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Meeting the challenge of an aging power grid

Written by: Alexa Stone

Here’s the challenge: Tomorrow’s energy needs will grow as more Electric Vehicle (EV) traffic is seen and summer heat reaches record temperatures Today’s grid is not equipped to support that demand. New technology investments supported by policy initiatives will be required to upgrade the grid while serving even greater demand.

To meet that challenge, the best technologies available today must be implemented for tomorrow.


Modern sensor and communication technology enables continuous data on power consumption and supply variations. Grid operators can dynamically manage the system as they are guided by the advanced programming within control systems. Improved monitoring and control will enable renewable energy sources to reliably contribute power day and night, even when wind subsides or storms darken the skies.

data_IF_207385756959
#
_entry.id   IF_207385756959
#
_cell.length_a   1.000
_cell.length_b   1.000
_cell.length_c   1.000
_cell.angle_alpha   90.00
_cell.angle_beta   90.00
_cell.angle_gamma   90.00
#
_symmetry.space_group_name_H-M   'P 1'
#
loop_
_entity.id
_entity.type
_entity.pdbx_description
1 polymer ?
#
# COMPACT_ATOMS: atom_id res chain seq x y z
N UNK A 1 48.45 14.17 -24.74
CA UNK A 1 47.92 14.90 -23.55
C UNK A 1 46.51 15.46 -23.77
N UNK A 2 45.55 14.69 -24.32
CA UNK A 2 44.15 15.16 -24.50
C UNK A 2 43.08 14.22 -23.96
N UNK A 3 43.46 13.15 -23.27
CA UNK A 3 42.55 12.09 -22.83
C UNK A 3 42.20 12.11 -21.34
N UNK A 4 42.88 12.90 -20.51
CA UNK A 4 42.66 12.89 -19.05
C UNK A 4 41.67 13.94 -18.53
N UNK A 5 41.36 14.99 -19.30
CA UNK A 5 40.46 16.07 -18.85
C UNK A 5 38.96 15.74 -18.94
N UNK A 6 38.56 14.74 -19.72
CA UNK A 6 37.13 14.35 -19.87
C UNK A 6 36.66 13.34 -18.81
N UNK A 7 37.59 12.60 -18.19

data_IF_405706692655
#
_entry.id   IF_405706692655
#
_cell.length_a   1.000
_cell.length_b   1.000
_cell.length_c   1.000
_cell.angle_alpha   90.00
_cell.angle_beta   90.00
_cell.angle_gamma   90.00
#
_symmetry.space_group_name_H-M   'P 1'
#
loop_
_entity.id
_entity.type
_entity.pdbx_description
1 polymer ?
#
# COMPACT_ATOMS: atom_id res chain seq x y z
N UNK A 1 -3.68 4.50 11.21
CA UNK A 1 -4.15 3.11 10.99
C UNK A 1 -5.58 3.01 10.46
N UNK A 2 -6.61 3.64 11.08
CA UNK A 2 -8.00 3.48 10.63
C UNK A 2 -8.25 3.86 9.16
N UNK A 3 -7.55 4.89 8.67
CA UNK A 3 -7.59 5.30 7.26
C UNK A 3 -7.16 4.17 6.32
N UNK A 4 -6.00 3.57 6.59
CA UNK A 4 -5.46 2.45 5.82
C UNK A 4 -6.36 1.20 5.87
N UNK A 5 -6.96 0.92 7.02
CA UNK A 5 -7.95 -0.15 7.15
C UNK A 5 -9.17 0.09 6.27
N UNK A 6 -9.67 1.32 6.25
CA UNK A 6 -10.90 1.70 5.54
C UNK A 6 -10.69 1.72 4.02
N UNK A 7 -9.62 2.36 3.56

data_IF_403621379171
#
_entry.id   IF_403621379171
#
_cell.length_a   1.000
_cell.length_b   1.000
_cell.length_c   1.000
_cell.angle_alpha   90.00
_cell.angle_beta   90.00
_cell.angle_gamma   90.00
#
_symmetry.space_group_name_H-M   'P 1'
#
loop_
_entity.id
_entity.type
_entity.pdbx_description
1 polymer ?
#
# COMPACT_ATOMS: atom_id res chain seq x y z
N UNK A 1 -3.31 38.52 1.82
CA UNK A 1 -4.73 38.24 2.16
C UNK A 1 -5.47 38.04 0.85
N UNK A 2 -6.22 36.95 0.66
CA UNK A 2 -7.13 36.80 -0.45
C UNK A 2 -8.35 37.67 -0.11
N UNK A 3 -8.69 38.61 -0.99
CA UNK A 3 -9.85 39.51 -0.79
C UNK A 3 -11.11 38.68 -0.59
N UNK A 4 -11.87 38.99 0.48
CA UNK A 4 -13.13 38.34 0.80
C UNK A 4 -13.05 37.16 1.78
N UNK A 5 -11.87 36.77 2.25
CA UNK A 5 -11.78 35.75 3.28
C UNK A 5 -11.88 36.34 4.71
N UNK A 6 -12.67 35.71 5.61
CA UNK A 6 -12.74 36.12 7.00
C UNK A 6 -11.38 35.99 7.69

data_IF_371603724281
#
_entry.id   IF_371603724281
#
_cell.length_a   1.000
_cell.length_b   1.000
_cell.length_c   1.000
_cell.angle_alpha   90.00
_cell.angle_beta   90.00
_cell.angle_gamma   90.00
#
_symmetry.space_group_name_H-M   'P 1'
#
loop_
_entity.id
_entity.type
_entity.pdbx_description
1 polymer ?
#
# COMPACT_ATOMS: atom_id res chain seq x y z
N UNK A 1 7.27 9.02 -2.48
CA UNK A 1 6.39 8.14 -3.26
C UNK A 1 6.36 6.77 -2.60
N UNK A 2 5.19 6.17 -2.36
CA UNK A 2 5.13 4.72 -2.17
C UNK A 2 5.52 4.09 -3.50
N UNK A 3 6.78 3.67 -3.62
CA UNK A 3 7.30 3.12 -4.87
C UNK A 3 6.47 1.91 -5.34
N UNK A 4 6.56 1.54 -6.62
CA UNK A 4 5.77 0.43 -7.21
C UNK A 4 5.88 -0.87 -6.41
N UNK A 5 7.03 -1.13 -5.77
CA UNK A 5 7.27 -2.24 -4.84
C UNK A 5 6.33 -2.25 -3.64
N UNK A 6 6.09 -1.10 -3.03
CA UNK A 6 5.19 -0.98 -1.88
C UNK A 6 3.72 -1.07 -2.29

Electric generation units at or near end-user facilities will contribute to grid flexibility and resilience. Solar panels and wind turbines, supported by cutting-edge batteries, provide reliable power for distribution when needed and as much as needed.


Transmission lines with high capacity and minimal resistance reduce energy losses that otherwise occur during long-distance transport. That brings more electricity from power plants to substations.

The Department of Energy’s (DOE) Building a Better Grid Initiative aims to create new and upgraded high-capacity electric transmission lines. That’s excellent news for EV owners and communities and business that are deploying EV charging infrastructure. The DOE initiative also includes a $2.5 billion Transmission Facilitation Program to support the development of nationally significant transmission lines.


Modern transformers function as critical hubs. They transform voltage levels, manage power flow, and ensure smooth transitions between transmission and distribution networks.

Microprocessor relays reduce necessary wiring, protect against breaker failure, and provide metering functions that reduce or eliminate the need for panel meters and transducers.

Metal oxide surge arresters maintain stability while protecting against overvoltages. They also avert direct lightning strikes, a common issue for substations.